Carolina Energy Company to Shutter Coal Plants

Decision is a bellwether of several big important trends in electric power

2 min read

Progress Energy announced yesterday, Dec. 1,  that it will close four coal-burning electric power plants in North Carolina, rather than to go to the expense of  equipping them with flue-gas desulfurization scrubbers. The decision was taken in response to a ruling of state regulators who ordered the company to prepare retirement plans for the plants, which have a combined generating capacity of 1,485 MW, unless it outfitted them with scrubbers. The four plants represent about 30 percent of Progress's North Carolina coal-generating capacity; it has cost the company about $2 billion to install pollution control equipment on the remaining plants, which have a combined capacity of 3,542 MW. That translates to a cost of about 50 U.S. cents per watt.

During the last few years, as an anti-coal movement has taken root in the United States and as corporate executives and shareholders have become more and more worried about the prospect of a penalty being put on carbon emissions, many dozens of coal generating projects have been cancelled across the country. But this week's decision by Progress Energy may represent the first major case of existing coal plants being decommissioned rather than improved.

“Coal-fueled generation will continue to be vital to our ability to meet customer electricity needs,” said Lloyd Yates, president and CEO of Progress Energy Carolinas, in the corporate press release. “But as environmental regulations continue to change, and as even more significant rule changes appear likely in the near future, the costs of retrofitting and operating these plants will increase dramatically. We believe this is the right decision for our customers, our state and our company.”

Partly to replace the coal generation, Progress plans to build a 950 MW natural gas fired plant in Wayne County, and a gas plant of about 600 MW near Wilmington. It's also looking at the possibility of obtaining about 150 MW from biomass such as wood waste, biomass being the states most plentiful renewable resource, according to the company.

Yesterday's announcement “sends a clear signal that coal is not the future,” the Environmental Defense Fund's Michael Regan told the Wilmington Star News. “Cleaner energy is part of the future,” said Reagan, who is EDF's climate and air policy director for the U.S. Southeast.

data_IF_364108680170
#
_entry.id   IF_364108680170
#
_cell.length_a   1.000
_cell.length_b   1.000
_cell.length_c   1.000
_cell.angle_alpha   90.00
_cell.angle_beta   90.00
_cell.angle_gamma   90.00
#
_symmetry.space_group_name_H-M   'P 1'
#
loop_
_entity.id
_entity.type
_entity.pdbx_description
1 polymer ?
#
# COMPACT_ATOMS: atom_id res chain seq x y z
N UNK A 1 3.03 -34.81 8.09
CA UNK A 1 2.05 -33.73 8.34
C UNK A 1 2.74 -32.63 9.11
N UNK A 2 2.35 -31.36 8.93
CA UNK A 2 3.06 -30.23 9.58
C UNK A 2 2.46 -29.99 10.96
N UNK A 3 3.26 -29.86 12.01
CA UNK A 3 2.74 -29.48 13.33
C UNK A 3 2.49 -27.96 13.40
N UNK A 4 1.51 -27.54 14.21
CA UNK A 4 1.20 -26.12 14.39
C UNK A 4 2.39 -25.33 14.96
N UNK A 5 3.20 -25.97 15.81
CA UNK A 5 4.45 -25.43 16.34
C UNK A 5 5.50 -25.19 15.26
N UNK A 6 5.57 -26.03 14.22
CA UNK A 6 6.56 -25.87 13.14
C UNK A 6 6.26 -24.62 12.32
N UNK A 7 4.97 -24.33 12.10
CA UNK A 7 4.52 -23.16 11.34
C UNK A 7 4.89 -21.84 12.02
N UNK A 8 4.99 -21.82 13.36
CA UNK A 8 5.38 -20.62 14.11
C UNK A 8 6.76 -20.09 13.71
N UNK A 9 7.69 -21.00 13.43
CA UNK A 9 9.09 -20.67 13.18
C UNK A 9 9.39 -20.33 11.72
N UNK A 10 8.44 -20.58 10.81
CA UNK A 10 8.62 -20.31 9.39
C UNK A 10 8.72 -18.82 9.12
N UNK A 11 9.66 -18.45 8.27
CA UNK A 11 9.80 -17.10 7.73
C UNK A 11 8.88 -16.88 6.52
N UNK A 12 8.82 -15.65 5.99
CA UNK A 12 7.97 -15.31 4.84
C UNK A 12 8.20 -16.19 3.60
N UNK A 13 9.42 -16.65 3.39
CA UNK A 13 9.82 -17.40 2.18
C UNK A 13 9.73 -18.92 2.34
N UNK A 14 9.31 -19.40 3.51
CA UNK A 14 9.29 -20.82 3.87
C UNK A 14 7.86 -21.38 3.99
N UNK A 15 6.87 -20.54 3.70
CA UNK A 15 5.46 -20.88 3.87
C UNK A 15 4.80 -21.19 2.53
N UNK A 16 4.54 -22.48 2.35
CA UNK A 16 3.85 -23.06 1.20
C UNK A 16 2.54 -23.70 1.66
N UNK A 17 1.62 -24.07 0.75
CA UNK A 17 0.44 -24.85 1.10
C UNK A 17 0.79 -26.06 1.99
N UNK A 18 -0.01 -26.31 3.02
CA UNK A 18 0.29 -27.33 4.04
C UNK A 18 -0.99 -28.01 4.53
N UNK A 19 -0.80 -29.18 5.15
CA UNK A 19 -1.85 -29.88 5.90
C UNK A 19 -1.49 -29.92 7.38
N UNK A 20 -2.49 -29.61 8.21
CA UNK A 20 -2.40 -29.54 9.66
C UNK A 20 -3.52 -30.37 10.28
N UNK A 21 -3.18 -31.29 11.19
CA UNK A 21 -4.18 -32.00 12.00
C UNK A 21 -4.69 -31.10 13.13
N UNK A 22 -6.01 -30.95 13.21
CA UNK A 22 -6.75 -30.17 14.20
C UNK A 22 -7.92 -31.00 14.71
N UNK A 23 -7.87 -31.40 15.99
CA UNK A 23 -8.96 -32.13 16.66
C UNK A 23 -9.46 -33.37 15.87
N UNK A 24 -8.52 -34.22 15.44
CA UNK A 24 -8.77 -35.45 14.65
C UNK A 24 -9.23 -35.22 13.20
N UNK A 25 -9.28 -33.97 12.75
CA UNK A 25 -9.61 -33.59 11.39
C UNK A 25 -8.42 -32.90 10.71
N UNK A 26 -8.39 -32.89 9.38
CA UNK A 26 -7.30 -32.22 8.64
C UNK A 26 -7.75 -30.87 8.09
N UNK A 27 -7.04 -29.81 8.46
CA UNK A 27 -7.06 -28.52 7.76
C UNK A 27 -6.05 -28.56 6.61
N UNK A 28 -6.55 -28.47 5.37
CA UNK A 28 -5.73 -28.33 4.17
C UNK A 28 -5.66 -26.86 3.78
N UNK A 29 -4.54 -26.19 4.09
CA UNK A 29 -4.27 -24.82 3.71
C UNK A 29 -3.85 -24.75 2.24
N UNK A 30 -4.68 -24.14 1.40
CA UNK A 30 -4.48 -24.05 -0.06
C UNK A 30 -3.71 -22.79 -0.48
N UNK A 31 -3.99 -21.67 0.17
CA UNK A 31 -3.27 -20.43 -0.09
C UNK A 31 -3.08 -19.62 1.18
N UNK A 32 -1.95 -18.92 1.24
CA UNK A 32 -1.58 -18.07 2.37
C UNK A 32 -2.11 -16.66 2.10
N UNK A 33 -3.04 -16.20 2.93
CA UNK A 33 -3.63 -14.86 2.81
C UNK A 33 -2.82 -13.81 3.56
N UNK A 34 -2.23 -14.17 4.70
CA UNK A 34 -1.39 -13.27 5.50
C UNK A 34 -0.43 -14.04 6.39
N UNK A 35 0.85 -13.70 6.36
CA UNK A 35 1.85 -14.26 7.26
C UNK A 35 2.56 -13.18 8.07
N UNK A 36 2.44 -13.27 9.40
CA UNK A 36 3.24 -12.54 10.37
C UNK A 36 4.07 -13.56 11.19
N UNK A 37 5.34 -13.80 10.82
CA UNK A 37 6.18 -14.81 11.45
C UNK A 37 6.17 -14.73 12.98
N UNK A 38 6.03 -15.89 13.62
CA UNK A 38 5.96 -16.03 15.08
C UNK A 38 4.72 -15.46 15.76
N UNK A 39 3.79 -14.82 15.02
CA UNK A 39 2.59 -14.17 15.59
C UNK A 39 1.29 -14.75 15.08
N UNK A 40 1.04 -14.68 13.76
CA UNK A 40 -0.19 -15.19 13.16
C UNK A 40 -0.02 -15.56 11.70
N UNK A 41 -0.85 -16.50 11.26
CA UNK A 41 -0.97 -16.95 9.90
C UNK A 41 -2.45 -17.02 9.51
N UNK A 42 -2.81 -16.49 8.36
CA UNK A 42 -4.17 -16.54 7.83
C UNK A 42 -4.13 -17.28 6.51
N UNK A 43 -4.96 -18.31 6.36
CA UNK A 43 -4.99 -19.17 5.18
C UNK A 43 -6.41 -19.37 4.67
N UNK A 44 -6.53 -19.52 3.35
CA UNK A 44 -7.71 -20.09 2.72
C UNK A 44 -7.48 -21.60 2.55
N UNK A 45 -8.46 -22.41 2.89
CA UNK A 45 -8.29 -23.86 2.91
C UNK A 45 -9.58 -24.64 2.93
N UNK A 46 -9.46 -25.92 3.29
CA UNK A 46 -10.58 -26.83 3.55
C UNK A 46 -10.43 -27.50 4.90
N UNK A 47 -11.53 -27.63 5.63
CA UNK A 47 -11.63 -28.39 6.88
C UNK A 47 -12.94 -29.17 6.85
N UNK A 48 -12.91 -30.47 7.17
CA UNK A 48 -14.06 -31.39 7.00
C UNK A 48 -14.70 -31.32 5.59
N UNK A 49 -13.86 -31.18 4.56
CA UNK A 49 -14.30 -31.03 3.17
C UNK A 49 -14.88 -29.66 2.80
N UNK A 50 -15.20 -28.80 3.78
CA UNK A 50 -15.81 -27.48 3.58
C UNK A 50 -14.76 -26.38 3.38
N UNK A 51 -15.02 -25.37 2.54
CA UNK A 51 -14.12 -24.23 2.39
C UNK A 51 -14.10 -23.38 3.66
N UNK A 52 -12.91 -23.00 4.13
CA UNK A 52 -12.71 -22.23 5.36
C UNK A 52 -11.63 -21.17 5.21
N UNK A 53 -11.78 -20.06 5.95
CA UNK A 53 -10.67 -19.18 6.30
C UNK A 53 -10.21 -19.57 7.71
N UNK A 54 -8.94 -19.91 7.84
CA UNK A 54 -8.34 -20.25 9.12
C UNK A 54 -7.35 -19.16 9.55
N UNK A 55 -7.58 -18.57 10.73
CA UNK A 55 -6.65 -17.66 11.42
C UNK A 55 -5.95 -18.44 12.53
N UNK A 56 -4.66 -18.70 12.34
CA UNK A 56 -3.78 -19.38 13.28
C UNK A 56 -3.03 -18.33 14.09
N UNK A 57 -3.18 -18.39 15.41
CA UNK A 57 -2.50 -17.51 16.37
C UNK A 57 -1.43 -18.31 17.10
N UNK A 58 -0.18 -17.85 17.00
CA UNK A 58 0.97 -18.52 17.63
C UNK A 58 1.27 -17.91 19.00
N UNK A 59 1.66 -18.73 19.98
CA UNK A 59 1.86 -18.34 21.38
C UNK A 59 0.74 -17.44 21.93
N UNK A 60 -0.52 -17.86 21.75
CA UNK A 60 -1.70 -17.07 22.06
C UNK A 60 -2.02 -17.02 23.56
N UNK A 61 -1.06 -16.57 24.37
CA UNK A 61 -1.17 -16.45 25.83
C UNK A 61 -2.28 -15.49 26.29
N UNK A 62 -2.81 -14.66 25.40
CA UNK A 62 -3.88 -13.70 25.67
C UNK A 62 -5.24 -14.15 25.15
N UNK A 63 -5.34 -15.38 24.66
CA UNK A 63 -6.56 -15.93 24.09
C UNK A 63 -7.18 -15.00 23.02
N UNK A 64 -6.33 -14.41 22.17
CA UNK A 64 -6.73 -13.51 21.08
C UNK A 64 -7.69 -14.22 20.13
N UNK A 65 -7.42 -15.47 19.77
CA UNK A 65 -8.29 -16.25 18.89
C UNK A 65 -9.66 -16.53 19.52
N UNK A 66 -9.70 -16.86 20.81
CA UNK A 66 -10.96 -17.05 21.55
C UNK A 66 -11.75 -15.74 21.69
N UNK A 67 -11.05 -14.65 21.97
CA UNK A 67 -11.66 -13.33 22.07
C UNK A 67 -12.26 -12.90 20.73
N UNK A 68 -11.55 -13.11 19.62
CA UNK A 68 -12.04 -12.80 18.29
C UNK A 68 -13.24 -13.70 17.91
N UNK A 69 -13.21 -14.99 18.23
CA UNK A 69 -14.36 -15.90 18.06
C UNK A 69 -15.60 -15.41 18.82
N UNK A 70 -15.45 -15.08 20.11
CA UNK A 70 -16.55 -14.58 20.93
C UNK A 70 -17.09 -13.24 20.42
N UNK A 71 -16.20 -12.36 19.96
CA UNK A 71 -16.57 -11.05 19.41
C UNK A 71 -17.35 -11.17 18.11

The announcement also sends a clear signal that natural gas is coming back, with estimated reserves way up and, and of wind's, possibly, starting to run into some cost limits. But is it also a signal that many energy companies will opt to shutter dirty coal plants, in anticipation of Federal carbon regulation? Not necessarily. The CEO of Progress Energy Carolinas explained to the New York Times that by closing the plants now, the company may be unable to get credit for reduced carbon emissions later, when a cap and trade system is introduced, and may therefore have to do even more to cut emissions.

 

 

The Conversation (0)
This photograph shows a car with the words “We Drive Solar” on the door, connected to a charging station. A windmill can be seen in the background.

The Dutch city of Utrecht is embracing vehicle-to-grid technology, an example of which is shown here—an EV connected to a bidirectional charger. The historic Rijn en Zon windmill provides a fitting background for this scene.

We Drive Solar

Hundreds of charging stations for electric vehicles dot Utrecht’s urban landscape in the Netherlands like little electric mushrooms. Unlike those you may have grown accustomed to seeing, many of these stations don’t just charge electric cars—they can also send power from vehicle batteries to the local utility grid for use by homes and businesses.

Debates over the feasibility and value of such vehicle-to-grid technology go back decades. Those arguments are not yet settled. But big automakers like Volkswagen, Nissan, and Hyundai have moved to produce the kinds of cars that can use such bidirectional chargers—alongside similar vehicle-to-home technology, whereby your car can power your house, say, during a blackout, as promoted by Ford with its new F-150 Lightning. Given the rapid uptake of electric vehicles, many people are thinking hard about how to make the best use of all that rolling battery power.

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